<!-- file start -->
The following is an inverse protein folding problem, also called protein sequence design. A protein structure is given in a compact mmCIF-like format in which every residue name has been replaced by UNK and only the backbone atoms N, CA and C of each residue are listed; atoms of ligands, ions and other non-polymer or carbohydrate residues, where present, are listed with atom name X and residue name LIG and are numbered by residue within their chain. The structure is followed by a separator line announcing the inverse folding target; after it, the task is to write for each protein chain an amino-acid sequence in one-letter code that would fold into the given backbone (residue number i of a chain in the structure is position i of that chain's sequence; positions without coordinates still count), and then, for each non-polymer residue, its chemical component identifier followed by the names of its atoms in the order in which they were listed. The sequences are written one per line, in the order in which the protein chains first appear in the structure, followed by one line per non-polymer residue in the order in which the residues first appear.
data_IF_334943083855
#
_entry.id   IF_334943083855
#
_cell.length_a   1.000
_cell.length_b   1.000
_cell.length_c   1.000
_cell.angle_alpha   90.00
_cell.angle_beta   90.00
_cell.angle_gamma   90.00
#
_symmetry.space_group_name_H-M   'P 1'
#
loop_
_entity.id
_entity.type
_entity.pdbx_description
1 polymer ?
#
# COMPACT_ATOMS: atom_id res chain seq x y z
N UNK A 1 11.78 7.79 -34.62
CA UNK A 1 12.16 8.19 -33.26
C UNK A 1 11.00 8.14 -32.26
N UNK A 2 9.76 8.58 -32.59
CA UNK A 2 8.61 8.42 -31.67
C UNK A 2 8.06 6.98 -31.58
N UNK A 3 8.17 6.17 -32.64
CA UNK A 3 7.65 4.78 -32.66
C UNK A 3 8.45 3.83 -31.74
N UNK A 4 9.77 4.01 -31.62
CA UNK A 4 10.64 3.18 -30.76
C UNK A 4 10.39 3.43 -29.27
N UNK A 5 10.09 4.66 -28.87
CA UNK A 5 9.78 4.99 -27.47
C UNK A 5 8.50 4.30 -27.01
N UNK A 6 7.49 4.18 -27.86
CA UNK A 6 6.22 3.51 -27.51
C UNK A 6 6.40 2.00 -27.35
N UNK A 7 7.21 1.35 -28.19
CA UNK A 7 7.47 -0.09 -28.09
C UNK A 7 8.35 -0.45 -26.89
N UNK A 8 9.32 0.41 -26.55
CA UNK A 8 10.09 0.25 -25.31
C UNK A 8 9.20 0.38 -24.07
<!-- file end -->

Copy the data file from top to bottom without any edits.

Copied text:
The following is an inverse protein folding problem, also called protein sequence design. A protein structure is given in a compact mmCIF-like format in which every residue name has been replaced by UNK and only the backbone atoms N, CA and C of each residue are listed; atoms of ligands, ions and other non-polymer or carbohydrate residues, where present, are listed with atom name X and residue name LIG and are numbered by residue within their chain. The structure is followed by a separator line announcing the inverse folding target; after it, the task is to write for each protein chain an amino-acid sequence in one-letter code that would fold into the given backbone (residue number i of a chain in the structure is position i of that chain's sequence; positions without coordinates still count), and then, for each non-polymer residue, its chemical component identifier followed by the names of its atoms in the order in which they were listed. The sequences are written one per line, in the order in which the protein chains first appear in the structure, followed by one line per non-polymer residue in the order in which the residues first appear.
data_IF_334943083855
#
_entry.id   IF_334943083855
#
_cell.length_a   1.000
_cell.length_b   1.000
_cell.length_c   1.000
_cell.angle_alpha   90.00
_cell.angle_beta   90.00
_cell.angle_gamma   90.00
#
_symmetry.space_group_name_H-M   'P 1'
#
loop_
_entity.id
_entity.type
_entity.pdbx_description
1 polymer ?
#
# COMPACT_ATOMS: atom_id res chain seq x y z
N UNK A 1 11.78 7.79 -34.62
CA UNK A 1 12.16 8.19 -33.26
C UNK A 1 11.00 8.14 -32.26
N UNK A 2 9.76 8.58 -32.59
CA UNK A 2 8.61 8.42 -31.67
C UNK A 2 8.06 6.98 -31.58
N UNK A 3 8.17 6.17 -32.64
CA UNK A 3 7.65 4.78 -32.66
C UNK A 3 8.45 3.83 -31.74
N UNK A 4 9.77 4.01 -31.62
CA UNK A 4 10.64 3.18 -30.76
C UNK A 4 10.39 3.43 -29.27
N UNK A 5 10.09 4.66 -28.87
CA UNK A 5 9.78 4.99 -27.47
C UNK A 5 8.50 4.30 -27.01
N UNK A 6 7.49 4.18 -27.86
CA UNK A 6 6.22 3.51 -27.51
C UNK A 6 6.40 2.00 -27.35
N UNK A 7 7.21 1.35 -28.19
CA UNK A 7 7.47 -0.09 -28.09
C UNK A 7 8.35 -0.45 -26.89
N UNK A 8 9.32 0.41 -26.55
CA UNK A 8 10.09 0.25 -25.31
C UNK A 8 9.20 0.38 -24.07